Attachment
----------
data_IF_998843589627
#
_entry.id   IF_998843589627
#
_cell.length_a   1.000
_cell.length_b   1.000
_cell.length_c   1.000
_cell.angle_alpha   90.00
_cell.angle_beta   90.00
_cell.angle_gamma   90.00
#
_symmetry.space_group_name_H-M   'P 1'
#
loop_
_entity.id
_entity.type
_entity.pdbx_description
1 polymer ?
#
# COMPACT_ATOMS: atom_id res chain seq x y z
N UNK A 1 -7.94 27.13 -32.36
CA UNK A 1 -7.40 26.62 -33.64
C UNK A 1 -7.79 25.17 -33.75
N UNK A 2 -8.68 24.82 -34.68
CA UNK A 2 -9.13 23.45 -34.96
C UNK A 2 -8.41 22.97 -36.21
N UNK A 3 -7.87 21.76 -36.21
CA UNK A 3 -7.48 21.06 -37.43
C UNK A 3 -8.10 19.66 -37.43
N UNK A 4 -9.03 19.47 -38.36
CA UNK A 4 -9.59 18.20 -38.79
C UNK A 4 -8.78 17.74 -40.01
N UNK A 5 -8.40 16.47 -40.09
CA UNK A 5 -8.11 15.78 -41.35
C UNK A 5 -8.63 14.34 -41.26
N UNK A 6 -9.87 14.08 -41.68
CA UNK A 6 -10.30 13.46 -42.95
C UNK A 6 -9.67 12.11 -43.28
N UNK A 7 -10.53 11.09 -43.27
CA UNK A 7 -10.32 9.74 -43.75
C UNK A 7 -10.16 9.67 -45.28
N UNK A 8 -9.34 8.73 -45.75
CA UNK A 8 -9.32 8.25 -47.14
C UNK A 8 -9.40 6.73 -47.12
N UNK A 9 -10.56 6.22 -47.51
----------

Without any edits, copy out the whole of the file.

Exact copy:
data_IF_998843589627
#
_entry.id   IF_998843589627
#
_cell.length_a   1.000
_cell.length_b   1.000
_cell.length_c   1.000
_cell.angle_alpha   90.00
_cell.angle_beta   90.00
_cell.angle_gamma   90.00
#
_symmetry.space_group_name_H-M   'P 1'
#
loop_
_entity.id
_entity.type
_entity.pdbx_description
1 polymer ?
#
# COMPACT_ATOMS: atom_id res chain seq x y z
N UNK A 1 -7.94 27.13 -32.36
CA UNK A 1 -7.40 26.62 -33.64
C UNK A 1 -7.79 25.17 -33.75
N UNK A 2 -8.68 24.82 -34.68
CA UNK A 2 -9.13 23.45 -34.96
C UNK A 2 -8.41 22.97 -36.21
N UNK A 3 -7.87 21.76 -36.21
CA UNK A 3 -7.48 21.06 -37.43
C UNK A 3 -8.10 19.66 -37.43
N UNK A 4 -9.03 19.47 -38.36
CA UNK A 4 -9.59 18.20 -38.79
C UNK A 4 -8.78 17.74 -40.01
N UNK A 5 -8.40 16.47 -40.09
CA UNK A 5 -8.11 15.78 -41.35
C UNK A 5 -8.63 14.34 -41.26
N UNK A 6 -9.87 14.08 -41.68
CA UNK A 6 -10.30 13.46 -42.95
C UNK A 6 -9.67 12.11 -43.28
N UNK A 7 -10.53 11.09 -43.27
CA UNK A 7 -10.32 9.74 -43.75
C UNK A 7 -10.16 9.67 -45.28
N UNK A 8 -9.34 8.73 -45.75
CA UNK A 8 -9.32 8.25 -47.14
C UNK A 8 -9.40 6.73 -47.12
N UNK A 9 -10.56 6.22 -47.51